Will the Redskins trade Kirk Cousins? Should they?
Washington Redskins backup QB Kirk Cousins has been the subject of trade rumors almost as soon as the team took in the fourth round of the 2013 NFL Draft. Those rumors heated up when he won Rookie of the Week honors leading the Redskins to a road win over the Cleveland Browns in 2012, but quieted down after the knee injury suffered by Robert Griffin III in the team’s home playoff loss to the Seattle Seahawks.
The trade talk got hot again in December after former Redskins head coach Mike Shanahan‘s baffling decision to bench RG3 in favor of Cousins for the final three games of the season. The Redskins didn’t win any of those games and Cousins looked worse in each successive game, leading many, including myself, to conclude that if Shanahan’s purpose was to boost Cousins’ trade value — and I don’t think that’s what Shanny was doing — the ploy failed.
However, when former Redskins offensive coordinator Kyle Shanahan was hired by the Cleveland Browns to run their offense, trade talk warmed up yet again. And certainly we know Cousins is very willing to be traded.
However, the Browns have Brian Hoyer, who looked good in very limited action last season before sustaining a season-ending knee injury. [He should be healed before the 2014 preseason.] Cleveland also holds the fourth overall pick in the upcoming NFL Draft and will be looking very closely at the top college quarterbacks.
— Dianna Marie Russini (@NBCdianna) February 5, 2014
Of course, there is one way a Cousins-to-Cleveland trade can still happen. What if the Browns take a quarterback high in the draft, such as Johnny Manziel of Texas A&M, and want a backup QB experienced with the Kyle Shanahan system? I’ll let Mary Kay Cabot of Cleveland.com take it from there:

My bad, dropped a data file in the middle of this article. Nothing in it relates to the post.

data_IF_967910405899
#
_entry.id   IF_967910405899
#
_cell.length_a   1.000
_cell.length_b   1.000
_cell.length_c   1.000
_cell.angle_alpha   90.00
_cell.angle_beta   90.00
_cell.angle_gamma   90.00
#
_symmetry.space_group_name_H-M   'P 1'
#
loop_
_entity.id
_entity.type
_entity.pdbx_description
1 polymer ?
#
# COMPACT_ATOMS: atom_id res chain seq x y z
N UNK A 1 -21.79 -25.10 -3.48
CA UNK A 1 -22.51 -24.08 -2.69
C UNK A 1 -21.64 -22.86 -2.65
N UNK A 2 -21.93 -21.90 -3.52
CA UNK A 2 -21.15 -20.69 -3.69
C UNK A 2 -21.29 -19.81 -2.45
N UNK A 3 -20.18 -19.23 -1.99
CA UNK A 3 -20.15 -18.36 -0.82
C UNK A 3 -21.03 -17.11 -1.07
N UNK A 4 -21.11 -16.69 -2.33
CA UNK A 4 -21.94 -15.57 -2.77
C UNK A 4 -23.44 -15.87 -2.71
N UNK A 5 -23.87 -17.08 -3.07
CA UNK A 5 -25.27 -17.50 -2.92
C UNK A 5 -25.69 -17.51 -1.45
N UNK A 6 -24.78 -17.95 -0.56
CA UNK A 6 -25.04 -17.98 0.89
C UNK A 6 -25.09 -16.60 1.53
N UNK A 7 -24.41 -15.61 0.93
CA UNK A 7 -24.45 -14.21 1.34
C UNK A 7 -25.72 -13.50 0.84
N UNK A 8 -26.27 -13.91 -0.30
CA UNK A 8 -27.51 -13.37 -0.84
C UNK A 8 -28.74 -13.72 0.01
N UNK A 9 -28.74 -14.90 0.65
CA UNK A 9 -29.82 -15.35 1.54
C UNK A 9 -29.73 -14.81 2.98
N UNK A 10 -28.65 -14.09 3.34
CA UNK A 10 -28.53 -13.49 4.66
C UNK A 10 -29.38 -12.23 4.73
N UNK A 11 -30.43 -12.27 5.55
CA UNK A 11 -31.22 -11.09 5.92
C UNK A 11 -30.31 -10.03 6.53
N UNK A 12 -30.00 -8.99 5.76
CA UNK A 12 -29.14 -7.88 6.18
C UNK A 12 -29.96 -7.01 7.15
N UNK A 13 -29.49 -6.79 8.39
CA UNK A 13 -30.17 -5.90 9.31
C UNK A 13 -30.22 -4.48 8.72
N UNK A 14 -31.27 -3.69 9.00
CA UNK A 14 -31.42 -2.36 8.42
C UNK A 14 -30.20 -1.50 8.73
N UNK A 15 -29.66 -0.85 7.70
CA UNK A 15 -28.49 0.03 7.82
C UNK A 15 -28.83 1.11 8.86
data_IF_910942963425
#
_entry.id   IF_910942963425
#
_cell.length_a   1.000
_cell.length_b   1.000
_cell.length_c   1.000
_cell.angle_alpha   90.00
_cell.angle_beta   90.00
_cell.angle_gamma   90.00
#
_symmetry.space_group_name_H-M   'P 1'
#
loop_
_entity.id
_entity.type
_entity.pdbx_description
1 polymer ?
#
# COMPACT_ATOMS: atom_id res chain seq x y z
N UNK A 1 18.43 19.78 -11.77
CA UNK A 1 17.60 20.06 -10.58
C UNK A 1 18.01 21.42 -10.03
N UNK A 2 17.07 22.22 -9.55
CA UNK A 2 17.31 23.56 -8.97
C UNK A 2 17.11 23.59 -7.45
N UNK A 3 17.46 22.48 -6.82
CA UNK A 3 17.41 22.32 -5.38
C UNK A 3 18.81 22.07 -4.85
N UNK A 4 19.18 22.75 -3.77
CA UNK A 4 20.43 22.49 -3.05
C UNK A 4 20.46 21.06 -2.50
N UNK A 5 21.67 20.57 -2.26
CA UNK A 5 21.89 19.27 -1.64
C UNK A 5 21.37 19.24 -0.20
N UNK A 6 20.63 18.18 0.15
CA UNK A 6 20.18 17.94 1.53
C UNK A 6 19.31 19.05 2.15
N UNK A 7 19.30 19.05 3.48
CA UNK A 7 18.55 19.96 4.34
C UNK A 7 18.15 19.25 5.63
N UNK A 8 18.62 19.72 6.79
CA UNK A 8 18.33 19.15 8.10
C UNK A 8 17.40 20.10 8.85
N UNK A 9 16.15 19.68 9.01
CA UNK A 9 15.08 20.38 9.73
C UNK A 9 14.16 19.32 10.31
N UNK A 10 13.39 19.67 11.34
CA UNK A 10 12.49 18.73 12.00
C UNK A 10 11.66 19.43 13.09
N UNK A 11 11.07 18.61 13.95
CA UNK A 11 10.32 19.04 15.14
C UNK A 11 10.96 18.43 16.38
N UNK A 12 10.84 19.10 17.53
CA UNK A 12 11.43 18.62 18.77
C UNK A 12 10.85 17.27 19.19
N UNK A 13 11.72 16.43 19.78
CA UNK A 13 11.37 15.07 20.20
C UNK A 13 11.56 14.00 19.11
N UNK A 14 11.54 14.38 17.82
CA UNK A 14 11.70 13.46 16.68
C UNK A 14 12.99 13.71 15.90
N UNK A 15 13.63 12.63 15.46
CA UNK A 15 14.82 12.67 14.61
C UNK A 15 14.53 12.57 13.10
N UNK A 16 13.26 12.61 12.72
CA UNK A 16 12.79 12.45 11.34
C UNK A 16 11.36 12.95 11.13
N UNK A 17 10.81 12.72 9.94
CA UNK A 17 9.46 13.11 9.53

Where would that leave Hoyer, who established himself as a bona fide starter last season? His old New England offensive coordinator Bill O’Brien, now the Texans head coach, really likes him. What if O’Brien, who’s taking over a 2-14 team, makes the Browns an offer they can’t refuse? The Texans, who’s starter Matt Schaub had the worst season of his 10-year career, have the No. 1 overall pick and are poised to draft a quarterback. But what if O’Brien makes a pitch for Tom Brady‘s understudy?
If the Browns decide to part with Hoyer, perhaps they’d want to acquire a quarterback such as Cousins who’s familiar with Shanahan’s system. Trades can’t be executed until March 11, but Browns CEO Joe Banner has already established himself as an aggressive dealmaker.
I don’t see this happening, but it is, of course, still possible. And there could be other destinations for Cousins; it’s not like Cleveland is the only possible trading partner for the Redskins. However, that also begs the question: Even if the Redskins can trade Kirk Cousins, should they?
As with many things in life, the answer is, it depends. If Washington can pry a second round pick from some team, they should make the deal, whether that pick is a high second or a lower one. However, anything less than that would probably be a mistake. The Redskins are very unlikely to bring Rex Grossman back in 2014 — look for him in Cleveland or Houston or anywhere but D.C. — so they will need an experienced backup behind RG3. If Cousins is gone, who would that experienced backup be? Maybe Chad Henne or Josh Freeman or Shaun Hill. All probably acceptable, of course, but also probably not as good as Kirk Cousins, who is already in house. Would swapping out Cousins for Freeman or Henne or Hill be acceptable? Yes, if the price is right. By which I mean that second round pick.
Anything less than that and the Redskins would do well to hang on to Cousins for another season and hope to get more for him after a strong 2014 preseason.